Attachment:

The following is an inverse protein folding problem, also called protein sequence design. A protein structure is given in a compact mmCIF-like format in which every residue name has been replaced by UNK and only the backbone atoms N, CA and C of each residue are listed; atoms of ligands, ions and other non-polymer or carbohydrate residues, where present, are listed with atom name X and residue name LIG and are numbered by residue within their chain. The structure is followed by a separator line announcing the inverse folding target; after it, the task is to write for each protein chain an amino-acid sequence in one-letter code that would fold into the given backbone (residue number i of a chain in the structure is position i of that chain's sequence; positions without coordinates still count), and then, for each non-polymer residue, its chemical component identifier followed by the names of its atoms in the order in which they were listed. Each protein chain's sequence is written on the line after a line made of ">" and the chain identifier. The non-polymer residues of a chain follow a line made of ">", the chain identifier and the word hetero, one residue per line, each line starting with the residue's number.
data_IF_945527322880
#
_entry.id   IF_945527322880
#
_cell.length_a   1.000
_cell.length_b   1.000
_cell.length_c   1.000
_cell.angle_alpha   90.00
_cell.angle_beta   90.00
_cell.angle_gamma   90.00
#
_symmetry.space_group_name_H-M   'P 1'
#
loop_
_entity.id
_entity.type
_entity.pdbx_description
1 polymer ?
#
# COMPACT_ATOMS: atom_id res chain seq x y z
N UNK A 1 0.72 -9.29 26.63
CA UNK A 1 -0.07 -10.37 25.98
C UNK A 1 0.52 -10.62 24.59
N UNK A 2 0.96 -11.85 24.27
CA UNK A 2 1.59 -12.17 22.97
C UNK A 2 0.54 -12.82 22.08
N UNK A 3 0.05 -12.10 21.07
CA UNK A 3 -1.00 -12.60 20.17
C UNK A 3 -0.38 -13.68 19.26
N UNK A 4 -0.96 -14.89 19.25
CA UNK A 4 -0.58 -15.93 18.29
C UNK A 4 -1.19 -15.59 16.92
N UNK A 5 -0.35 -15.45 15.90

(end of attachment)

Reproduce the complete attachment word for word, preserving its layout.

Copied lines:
The following is an inverse protein folding problem, also called protein sequence design. A protein structure is given in a compact mmCIF-like format in which every residue name has been replaced by UNK and only the backbone atoms N, CA and C of each residue are listed; atoms of ligands, ions and other non-polymer or carbohydrate residues, where present, are listed with atom name X and residue name LIG and are numbered by residue within their chain. The structure is followed by a separator line announcing the inverse folding target; after it, the task is to write for each protein chain an amino-acid sequence in one-letter code that would fold into the given backbone (residue number i of a chain in the structure is position i of that chain's sequence; positions without coordinates still count), and then, for each non-polymer residue, its chemical component identifier followed by the names of its atoms in the order in which they were listed. Each protein chain's sequence is written on the line after a line made of ">" and the chain identifier. The non-polymer residues of a chain follow a line made of ">", the chain identifier and the word hetero, one residue per line, each line starting with the residue's number.
data_IF_945527322880
#
_entry.id   IF_945527322880
#
_cell.length_a   1.000
_cell.length_b   1.000
_cell.length_c   1.000
_cell.angle_alpha   90.00
_cell.angle_beta   90.00
_cell.angle_gamma   90.00
#
_symmetry.space_group_name_H-M   'P 1'
#
loop_
_entity.id
_entity.type
_entity.pdbx_description
1 polymer ?
#
# COMPACT_ATOMS: atom_id res chain seq x y z
N UNK A 1 0.72 -9.29 26.63
CA UNK A 1 -0.07 -10.37 25.98
C UNK A 1 0.52 -10.62 24.59
N UNK A 2 0.96 -11.85 24.27
CA UNK A 2 1.59 -12.17 22.97
C UNK A 2 0.54 -12.82 22.08
N UNK A 3 0.05 -12.10 21.07
CA UNK A 3 -1.00 -12.60 20.17
C UNK A 3 -0.38 -13.68 19.26
N UNK A 4 -0.96 -14.89 19.25
CA UNK A 4 -0.58 -15.93 18.29
C UNK A 4 -1.19 -15.59 16.92
N UNK A 5 -0.35 -15.45 15.90